Introduction

If the user would like to reapply faulty or low quality thermal compound, this guide will give step by step information on how to achieve this.

Image 1/1:
  • Unscrew the single 3.5mm Phillips #1 screw that holds on the bottom plate of the device.

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Image 1/2: The plate will pop out of place and may then be removed. Image 2/2: The plate will pop out of place and may then be removed.
  • Place your hands on the plate and pull it toward yourself.

  • The plate will pop out of place and may then be removed.

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Image 1/1:
  • The cooling fan is located near the edge of the device, on the side with the vent, and is contained within a plastic shroud.

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Image 1/3: Disconnect the fan header from the motherboard of the laptop. Image 2/3: The fan header has many small wires sleeved together. To avoid ripping the wires out of the connector, wiggle the connector out of place instead of pulling straight up on it. Image 3/3: The fan header has many small wires sleeved together. To avoid ripping the wires out of the connector, wiggle the connector out of place instead of pulling straight up on it.
  • Unscrew the two 9mm Phillips #1 screws that secure the fan in place.

  • Disconnect the fan header from the motherboard of the laptop.

  • The fan header has many small wires sleeved together. To avoid ripping the wires out of the connector, wiggle the connector out of place instead of pulling straight up on it.

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Image 1/1: The fan may be difficult to get out of the housing, as it is surrounded on three sides by the housing itself and the heatsink. It is not glued or taped in, however, so you can gently pull the cord you just disconnected up to remove the fan from the housing without risk of damaging the cord.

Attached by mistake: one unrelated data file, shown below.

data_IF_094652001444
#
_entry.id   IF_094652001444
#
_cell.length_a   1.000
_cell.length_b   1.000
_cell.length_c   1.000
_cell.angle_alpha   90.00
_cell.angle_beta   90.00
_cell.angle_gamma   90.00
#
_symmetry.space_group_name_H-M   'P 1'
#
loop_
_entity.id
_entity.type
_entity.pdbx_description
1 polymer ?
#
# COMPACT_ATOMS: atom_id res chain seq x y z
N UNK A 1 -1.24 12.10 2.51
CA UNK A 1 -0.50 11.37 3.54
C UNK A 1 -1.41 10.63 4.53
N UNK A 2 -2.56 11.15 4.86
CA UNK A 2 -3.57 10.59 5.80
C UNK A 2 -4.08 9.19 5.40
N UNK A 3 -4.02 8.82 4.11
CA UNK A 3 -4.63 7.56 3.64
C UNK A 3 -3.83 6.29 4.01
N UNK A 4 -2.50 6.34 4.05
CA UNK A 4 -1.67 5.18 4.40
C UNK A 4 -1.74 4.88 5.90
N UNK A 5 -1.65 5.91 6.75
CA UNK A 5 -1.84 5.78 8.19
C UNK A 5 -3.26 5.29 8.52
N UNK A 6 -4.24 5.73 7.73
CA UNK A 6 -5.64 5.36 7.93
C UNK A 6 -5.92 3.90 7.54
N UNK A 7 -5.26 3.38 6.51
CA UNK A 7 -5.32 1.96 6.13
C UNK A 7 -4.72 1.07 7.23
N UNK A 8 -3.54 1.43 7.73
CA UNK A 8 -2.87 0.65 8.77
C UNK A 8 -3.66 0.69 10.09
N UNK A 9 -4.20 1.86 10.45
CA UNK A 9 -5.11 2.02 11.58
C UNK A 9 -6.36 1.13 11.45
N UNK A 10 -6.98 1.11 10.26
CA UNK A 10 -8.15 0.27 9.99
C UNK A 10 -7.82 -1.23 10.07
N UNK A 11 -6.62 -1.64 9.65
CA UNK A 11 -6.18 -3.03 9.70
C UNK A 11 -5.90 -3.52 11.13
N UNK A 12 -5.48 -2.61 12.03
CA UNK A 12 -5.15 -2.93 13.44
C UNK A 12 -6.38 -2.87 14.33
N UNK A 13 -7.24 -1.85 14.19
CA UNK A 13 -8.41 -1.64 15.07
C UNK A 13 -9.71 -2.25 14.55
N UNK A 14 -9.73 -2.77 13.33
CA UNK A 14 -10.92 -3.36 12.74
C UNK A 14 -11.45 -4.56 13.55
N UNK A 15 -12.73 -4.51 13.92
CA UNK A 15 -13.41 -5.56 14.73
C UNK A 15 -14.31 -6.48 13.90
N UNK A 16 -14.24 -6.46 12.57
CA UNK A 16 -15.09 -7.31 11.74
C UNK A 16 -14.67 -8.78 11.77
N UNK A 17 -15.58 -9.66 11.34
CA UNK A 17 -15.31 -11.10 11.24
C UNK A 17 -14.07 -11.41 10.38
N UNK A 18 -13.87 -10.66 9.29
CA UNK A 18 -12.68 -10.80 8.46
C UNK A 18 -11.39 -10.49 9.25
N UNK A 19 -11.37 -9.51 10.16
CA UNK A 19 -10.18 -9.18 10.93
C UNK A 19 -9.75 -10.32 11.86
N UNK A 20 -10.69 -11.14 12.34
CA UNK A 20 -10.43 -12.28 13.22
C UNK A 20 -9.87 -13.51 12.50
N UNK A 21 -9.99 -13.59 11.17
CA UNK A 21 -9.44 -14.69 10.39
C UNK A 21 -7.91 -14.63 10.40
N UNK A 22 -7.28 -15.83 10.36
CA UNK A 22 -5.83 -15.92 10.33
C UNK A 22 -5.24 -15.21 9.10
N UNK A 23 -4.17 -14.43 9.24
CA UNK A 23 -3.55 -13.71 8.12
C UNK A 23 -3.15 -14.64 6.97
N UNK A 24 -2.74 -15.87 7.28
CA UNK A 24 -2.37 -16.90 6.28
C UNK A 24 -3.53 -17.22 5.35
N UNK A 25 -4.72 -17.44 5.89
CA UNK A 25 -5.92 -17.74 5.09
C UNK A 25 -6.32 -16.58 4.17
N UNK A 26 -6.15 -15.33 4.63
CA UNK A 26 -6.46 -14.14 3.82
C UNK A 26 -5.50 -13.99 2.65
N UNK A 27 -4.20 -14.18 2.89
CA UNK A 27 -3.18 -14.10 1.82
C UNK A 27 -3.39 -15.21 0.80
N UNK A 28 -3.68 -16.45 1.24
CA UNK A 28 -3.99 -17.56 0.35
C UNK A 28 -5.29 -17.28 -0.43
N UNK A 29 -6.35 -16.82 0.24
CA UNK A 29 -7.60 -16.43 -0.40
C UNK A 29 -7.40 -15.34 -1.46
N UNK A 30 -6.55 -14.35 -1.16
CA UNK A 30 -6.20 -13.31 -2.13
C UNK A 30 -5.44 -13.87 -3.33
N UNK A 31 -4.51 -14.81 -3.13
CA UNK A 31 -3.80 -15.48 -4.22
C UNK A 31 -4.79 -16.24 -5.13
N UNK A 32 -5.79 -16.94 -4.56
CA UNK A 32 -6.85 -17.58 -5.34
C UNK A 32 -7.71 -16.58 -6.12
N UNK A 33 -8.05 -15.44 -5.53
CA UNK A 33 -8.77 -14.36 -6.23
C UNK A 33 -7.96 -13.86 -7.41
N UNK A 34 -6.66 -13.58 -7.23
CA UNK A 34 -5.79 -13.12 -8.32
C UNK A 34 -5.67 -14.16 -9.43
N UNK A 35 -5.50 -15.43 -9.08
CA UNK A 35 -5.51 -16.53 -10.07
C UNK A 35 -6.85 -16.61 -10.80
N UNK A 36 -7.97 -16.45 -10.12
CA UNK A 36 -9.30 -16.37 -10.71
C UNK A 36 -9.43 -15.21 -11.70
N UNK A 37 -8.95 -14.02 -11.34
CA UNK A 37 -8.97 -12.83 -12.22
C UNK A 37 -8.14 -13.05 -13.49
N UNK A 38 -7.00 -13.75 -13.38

• Remove the fan from its housing.

  • The fan may be difficult to get out of the housing, as it is surrounded on three sides by the housing itself and the heatsink. It is not glued or taped in, however, so you can gently pull the cord you just disconnected up to remove the fan from the housing without risk of damaging the cord.

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Image 1/2: Remove the five Phillips #1 screws in the order numbered on the metal assembly. Image 2/2: Remove the five Phillips #1 screws in the order numbered on the metal assembly.
  • The system's heatsink is the copper pipe and large metal assembly held down by five screws.

  • Remove the five Phillips #1 screws in the order numbered on the metal assembly.

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Image 1/3: After all screws have been unscrewed, the heatsink can be removed. Image 2/3: After all screws have been unscrewed, the heatsink can be removed. Image 3/3: After all screws have been unscrewed, the heatsink can be removed.
  • The screws are self-retaining, meaning they will stay connected to the heatsink and will not fall out from the assembly.

  • After all screws have been unscrewed, the heatsink can be removed.